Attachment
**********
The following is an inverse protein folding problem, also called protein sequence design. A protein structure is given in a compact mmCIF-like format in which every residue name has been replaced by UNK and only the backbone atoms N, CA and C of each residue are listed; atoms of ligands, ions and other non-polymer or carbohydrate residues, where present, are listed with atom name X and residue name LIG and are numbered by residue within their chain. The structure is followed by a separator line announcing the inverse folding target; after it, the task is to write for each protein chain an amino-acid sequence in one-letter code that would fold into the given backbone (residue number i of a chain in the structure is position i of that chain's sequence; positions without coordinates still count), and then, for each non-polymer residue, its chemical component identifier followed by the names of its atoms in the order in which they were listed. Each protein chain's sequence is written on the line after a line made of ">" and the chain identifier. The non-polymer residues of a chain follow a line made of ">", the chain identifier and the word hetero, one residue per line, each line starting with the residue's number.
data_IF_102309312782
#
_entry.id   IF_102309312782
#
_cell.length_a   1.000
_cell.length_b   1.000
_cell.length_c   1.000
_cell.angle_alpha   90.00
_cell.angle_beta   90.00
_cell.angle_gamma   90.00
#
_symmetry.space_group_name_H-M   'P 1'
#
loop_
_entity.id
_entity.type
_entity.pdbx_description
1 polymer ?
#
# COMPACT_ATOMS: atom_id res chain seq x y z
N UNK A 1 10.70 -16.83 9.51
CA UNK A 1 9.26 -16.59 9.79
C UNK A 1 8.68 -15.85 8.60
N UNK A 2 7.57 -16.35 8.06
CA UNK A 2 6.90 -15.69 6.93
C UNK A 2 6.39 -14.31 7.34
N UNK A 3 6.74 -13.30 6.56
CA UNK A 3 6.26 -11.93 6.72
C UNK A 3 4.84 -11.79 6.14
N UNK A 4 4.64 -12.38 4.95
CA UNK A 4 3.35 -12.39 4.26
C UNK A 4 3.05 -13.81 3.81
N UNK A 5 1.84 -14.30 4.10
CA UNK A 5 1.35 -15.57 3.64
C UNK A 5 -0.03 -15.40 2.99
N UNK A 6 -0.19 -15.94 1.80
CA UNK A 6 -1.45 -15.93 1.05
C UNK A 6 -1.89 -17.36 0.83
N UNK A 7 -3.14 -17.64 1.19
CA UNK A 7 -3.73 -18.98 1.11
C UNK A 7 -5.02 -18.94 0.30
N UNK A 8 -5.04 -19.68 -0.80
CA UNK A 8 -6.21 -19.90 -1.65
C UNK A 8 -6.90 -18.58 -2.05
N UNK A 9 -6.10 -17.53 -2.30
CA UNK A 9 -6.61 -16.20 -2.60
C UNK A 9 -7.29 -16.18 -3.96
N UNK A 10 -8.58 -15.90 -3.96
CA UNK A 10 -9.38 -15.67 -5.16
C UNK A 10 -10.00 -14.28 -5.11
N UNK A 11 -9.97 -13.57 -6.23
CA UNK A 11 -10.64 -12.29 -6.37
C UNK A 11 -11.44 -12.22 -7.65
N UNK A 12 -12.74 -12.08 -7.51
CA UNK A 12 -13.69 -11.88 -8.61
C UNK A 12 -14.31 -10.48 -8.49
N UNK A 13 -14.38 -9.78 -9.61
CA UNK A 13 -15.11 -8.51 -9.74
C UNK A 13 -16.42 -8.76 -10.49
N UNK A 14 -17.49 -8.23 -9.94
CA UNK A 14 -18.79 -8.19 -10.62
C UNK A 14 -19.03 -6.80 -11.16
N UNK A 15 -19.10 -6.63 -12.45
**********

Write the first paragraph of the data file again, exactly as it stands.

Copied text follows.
The following is an inverse protein folding problem, also called protein sequence design. A protein structure is given in a compact mmCIF-like format in which every residue name has been replaced by UNK and only the backbone atoms N, CA and C of each residue are listed; atoms of ligands, ions and other non-polymer or carbohydrate residues, where present, are listed with atom name X and residue name LIG and are numbered by residue within their chain. The structure is followed by a separator line announcing the inverse folding target; after it, the task is to write for each protein chain an amino-acid sequence in one-letter code that would fold into the given backbone (residue number i of a chain in the structure is position i of that chain's sequence; positions without coordinates still count), and then, for each non-polymer residue, its chemical component identifier followed by the names of its atoms in the order in which they were listed. Each protein chain's sequence is written on the line after a line made of ">" and the chain identifier. The non-polymer residues of a chain follow a line made of ">", the chain identifier and the word hetero, one residue per line, each line starting with the residue's number.